Guest Commentary: Algorithms, Optimization and Constraints

I think it’s time we stopped using the word “optimization” in our transportation management conversations.

I believe this because when we talk about optimization, we usually apply the term toward solving rating and routing problems. For example, “We have many separate orders going out on the same day, to many different locations. Let’s run it through the Optimizer to find the best solution and create shipments in the way that saves the most money and satisfies our customers.

The word “optimization” means, “finding the alternative with the most cost effective or highest achievable performance under the given constraints.” Factually, Transportation Management Systems (TMS) are not using optimization algorithms to solve complex rating and routing transportation problems. Current TMS solutions use heuristic algorithms to address these issues.

Here is why.

Transportation routing algorithms have been around for over 25 years. The earliest algorithms focused on dedicated fleets — where all shipments had to be delivered as stops in transit. Typically, all of the routes were multi-stop truckloads — the trucks made all of their deliveries and then returned home. Eventually, these algorithms evolved into the first Transportation Management Systems that combined rating with multi-stop routing. In fact, before PC’s had hard drives, I wrote these algorithms that dealt with multi-stops, pool points and shipping directly by LTL.

So, algorithms are not a new concept, yet there are many misconceptions around them.

First, routing algorithms are not optimization algorithms. To solve rating and routing problems, we cannot apply optimization algorithms that find the “best” result — like the simplex method does for linear programming. Even the traveling salesman challenge, a miniscule subset of this problem, cannot be solved by using an optimization algorithm. So, in our real-world TMS discussions, let’s be careful in our usage of the word “optimization” because it sets up a false expectation of getting the absolute most effective solution to every rating and routing problem.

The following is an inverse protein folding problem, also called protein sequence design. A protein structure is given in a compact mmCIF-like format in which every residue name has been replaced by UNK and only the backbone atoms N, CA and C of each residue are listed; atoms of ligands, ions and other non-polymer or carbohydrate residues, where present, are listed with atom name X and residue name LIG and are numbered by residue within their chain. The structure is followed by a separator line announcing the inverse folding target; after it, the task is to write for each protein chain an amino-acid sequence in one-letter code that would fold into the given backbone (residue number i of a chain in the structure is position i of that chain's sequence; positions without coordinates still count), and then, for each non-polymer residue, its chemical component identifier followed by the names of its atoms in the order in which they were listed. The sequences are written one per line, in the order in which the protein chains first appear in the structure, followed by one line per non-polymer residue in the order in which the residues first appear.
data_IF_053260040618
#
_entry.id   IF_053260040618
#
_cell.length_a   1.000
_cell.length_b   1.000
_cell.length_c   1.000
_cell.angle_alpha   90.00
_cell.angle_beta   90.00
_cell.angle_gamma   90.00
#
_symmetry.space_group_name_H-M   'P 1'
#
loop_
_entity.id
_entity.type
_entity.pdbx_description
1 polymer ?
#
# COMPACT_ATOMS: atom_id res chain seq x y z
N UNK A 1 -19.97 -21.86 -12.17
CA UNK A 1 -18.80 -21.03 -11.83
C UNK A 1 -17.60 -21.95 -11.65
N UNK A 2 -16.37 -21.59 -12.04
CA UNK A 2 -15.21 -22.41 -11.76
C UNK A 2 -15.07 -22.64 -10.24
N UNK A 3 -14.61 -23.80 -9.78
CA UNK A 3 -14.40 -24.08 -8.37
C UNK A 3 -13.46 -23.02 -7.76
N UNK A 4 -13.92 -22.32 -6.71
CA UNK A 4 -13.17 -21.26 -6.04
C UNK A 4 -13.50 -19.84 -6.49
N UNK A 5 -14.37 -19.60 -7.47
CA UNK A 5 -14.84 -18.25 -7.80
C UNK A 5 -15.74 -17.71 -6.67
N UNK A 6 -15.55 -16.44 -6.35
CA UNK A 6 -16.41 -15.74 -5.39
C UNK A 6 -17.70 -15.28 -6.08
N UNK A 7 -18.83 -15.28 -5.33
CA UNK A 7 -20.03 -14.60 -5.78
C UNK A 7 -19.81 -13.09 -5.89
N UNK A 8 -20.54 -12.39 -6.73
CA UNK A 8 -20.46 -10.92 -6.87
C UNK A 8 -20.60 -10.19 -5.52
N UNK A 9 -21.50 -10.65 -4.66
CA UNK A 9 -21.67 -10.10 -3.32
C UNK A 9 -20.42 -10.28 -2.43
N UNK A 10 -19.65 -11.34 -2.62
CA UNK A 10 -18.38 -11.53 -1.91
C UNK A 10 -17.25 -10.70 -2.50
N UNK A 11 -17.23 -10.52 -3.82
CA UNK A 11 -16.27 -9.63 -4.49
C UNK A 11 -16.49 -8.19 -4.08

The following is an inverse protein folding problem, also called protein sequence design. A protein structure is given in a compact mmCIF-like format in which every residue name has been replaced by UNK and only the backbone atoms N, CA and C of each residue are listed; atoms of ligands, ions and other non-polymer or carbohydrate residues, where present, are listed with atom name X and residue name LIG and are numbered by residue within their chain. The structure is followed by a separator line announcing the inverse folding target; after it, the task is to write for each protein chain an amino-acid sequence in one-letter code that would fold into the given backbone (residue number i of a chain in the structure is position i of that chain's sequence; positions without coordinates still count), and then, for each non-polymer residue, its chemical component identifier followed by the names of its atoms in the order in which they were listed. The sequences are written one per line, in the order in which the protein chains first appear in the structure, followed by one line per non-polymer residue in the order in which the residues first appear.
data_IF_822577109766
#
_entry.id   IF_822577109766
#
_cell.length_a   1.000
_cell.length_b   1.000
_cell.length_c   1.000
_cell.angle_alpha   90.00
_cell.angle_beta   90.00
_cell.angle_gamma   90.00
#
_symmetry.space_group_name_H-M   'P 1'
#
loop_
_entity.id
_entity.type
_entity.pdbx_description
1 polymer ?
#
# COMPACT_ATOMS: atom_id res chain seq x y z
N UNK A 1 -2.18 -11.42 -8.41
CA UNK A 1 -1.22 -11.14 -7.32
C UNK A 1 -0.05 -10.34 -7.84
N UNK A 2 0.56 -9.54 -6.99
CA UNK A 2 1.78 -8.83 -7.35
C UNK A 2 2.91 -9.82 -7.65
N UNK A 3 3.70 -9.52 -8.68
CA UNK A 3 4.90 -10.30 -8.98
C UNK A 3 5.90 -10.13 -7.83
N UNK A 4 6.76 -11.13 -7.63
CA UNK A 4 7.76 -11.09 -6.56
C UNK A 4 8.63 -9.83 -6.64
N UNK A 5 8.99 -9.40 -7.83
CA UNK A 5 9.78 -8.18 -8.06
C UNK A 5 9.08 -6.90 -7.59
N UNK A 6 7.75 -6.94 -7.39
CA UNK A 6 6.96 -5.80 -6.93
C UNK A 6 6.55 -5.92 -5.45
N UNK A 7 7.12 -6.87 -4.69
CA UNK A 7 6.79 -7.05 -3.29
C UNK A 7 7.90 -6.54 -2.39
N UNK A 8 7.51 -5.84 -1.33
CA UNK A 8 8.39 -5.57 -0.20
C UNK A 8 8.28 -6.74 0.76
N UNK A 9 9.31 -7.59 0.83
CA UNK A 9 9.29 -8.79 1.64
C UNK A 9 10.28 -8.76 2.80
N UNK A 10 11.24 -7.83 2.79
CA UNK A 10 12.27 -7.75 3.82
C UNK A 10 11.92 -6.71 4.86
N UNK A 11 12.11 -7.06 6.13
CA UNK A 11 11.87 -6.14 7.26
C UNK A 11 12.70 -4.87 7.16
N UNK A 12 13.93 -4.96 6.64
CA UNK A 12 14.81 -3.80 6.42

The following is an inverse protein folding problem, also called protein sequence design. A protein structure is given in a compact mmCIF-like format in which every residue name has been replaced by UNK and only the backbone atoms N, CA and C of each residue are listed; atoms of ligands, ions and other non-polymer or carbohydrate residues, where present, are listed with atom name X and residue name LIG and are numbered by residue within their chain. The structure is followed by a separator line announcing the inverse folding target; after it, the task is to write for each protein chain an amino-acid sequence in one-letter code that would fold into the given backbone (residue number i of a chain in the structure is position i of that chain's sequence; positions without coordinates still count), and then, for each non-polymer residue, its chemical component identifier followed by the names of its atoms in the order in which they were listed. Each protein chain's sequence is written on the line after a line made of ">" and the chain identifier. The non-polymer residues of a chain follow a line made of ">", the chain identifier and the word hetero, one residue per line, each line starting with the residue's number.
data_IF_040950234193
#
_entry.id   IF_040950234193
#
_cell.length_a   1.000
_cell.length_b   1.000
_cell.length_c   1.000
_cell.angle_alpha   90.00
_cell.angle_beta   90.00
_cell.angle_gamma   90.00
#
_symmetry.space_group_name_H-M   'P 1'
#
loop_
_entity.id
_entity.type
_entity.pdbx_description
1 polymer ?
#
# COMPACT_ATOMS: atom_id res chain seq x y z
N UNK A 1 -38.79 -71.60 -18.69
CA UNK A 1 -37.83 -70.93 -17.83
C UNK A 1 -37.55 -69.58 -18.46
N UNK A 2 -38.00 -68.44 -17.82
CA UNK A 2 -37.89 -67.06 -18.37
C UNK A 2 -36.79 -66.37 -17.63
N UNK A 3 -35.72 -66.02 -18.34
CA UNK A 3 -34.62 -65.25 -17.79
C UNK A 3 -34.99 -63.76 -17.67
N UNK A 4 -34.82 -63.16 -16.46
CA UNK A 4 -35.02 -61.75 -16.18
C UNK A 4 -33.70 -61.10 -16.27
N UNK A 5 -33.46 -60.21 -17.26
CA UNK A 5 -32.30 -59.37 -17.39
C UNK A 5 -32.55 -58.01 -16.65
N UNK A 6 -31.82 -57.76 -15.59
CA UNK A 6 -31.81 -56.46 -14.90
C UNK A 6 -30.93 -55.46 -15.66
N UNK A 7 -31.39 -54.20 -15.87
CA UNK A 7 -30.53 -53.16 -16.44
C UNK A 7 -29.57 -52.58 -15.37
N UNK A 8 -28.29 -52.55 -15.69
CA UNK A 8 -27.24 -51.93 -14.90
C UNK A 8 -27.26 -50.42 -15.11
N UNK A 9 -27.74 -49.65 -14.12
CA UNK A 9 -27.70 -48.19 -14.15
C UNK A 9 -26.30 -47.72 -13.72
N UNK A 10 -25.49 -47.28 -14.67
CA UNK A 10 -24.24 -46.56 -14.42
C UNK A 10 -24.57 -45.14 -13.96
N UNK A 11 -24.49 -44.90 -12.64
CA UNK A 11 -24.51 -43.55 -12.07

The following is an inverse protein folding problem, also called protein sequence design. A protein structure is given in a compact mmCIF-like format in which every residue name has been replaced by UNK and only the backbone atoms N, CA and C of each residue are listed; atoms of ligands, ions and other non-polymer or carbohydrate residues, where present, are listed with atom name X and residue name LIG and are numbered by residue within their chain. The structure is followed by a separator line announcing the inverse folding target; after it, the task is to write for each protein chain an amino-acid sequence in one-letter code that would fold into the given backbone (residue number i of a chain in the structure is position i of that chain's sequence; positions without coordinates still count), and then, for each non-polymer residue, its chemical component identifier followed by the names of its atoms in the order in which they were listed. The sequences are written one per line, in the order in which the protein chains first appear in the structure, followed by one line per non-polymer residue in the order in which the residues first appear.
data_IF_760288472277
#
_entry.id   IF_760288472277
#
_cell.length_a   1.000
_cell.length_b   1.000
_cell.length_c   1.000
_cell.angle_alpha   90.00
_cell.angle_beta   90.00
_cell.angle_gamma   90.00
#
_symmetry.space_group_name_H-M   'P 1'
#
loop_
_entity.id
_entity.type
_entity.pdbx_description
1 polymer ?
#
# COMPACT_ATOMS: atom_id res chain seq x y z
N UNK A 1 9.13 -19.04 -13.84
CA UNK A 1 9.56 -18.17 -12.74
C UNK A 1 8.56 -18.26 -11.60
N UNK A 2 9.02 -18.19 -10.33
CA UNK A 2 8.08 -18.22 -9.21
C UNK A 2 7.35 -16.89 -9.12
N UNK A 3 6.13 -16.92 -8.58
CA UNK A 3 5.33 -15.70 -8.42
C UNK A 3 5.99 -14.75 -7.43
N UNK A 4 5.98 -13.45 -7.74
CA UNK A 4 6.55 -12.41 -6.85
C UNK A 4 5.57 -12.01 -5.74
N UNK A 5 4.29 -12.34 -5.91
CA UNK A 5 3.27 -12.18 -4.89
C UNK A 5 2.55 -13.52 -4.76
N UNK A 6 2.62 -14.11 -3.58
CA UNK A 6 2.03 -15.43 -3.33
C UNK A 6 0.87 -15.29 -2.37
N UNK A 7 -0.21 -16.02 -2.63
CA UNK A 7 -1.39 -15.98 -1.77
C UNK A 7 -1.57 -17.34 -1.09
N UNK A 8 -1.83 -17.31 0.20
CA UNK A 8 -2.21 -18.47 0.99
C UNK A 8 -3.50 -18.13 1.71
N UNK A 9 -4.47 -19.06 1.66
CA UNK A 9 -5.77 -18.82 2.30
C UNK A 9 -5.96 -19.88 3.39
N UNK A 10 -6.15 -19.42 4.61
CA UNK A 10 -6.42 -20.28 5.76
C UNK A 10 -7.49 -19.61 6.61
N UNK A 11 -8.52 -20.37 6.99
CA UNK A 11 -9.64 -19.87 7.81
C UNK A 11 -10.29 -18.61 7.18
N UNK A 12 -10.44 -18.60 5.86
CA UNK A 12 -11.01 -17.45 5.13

Instead, routing problems are solved using heuristic algorithms that utilize an approach of logic similar to an experienced routing professional. Heuristic algorithms surface an efficient and effective solution that manages shipping costs, meets the customers’ service level demands, and does not violate constraints — factors that must be respected and cannot be violated.

Today, transportation management is so complicated because of the number of constraints that have to be part of the initial planning cycle and acknowledged in the heuristic algorithm. Service level — when, where and how a customer wants his delivery — is the most important goal and the only issue that matters to the customer. It’s up to us to work successfully within constraints. Examples of constraints might be temperature control, or freight that has to go on a flatbed or products that need special handling. In any given shipment, there may be tens, or hundreds or thousands of constraints that have to be recognized in the planning of the shipment.

What separates one TMS from another is in the way it manages and works with these constraints — within the algorithms embedded in the TMS. Any one of these other constraints, if not part of the algorithm, can ruin the ability to meet the customer’s service level.

As John Wooden, the great college basketball coach said, “It’s the little details that are vital. Little things make big things happen.”

So, we not only have to make sure we know of all of the constraints, but that the TMS enables these constraints to be easily included in the planning of a shipment. After all, we really just want our customer to be happy by enabling a good solution that saves real money and doesn’t violate constraints.

This is our real challenge.

Mitch Weseley is the CEO of 3Gtms. With 30 years in the industry, Mitch is widely regarded as the “father of the TMS industry” having created six successful companies in the technology and logistics industry, including Weseley Software and G-Log.


  1. I think that this refers more to long term planning while my discussion was about execution related algorithms. This piece relates to things that will happen a week out. However, shipping decisions often relate to having another order to combine a shipment with or potentially one to hook up to as a continuous move. These can dramatically change where the right ship point is.

    I also agree with you that the coordination could make it impossible to actually make this work in practice.

    Most importantly, I think that there is a lot of “academic” discussion about things like this but the real world systems have trouble really executing multi stop moves and coordinating them with a dynamic warehouse or order management environment.

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